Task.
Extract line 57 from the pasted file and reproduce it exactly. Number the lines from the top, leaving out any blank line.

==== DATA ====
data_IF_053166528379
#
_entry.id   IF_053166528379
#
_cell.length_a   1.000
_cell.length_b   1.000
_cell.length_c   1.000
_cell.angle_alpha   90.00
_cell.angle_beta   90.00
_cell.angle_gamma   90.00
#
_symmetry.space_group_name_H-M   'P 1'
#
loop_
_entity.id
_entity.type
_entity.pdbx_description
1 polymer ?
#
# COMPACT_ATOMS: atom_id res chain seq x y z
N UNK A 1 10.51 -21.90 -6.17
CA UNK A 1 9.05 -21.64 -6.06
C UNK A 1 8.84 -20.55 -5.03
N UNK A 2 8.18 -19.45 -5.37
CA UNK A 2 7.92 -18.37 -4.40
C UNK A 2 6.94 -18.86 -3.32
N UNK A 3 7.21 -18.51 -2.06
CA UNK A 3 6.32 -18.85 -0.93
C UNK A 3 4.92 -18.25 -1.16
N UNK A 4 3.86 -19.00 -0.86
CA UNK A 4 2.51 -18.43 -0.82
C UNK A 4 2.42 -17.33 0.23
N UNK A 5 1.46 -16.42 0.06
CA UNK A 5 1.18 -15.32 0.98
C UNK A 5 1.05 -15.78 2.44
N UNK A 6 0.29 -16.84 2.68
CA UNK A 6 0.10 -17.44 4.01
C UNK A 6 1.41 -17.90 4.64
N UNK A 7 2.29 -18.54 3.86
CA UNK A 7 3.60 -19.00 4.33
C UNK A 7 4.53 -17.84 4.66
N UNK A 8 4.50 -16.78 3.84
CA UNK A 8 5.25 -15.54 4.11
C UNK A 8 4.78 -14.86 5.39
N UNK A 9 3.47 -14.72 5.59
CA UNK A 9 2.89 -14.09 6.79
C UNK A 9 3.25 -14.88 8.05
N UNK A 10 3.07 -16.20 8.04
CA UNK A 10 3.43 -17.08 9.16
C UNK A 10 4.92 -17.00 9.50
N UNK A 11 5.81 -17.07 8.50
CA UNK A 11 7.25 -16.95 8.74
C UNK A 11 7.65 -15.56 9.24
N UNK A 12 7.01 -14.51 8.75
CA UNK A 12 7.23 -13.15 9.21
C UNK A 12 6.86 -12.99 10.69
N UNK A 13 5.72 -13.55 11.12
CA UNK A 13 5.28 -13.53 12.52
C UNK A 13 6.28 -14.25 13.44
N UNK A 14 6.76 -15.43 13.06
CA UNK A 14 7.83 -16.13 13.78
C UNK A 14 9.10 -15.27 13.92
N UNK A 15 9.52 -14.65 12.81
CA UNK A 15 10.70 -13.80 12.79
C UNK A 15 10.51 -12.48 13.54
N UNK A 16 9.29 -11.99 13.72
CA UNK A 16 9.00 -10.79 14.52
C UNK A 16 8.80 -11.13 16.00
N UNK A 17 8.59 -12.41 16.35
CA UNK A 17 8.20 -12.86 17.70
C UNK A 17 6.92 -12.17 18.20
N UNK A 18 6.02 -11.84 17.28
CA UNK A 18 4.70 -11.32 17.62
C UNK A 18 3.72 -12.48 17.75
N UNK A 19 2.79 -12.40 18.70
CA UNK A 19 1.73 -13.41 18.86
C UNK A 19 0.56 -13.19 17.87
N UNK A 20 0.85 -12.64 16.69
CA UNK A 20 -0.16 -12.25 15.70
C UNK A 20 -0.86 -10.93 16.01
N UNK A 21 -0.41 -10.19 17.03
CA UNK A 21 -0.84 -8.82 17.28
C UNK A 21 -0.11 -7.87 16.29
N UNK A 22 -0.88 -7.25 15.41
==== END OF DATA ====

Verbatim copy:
N UNK A 13 5.72 -13.55 11.12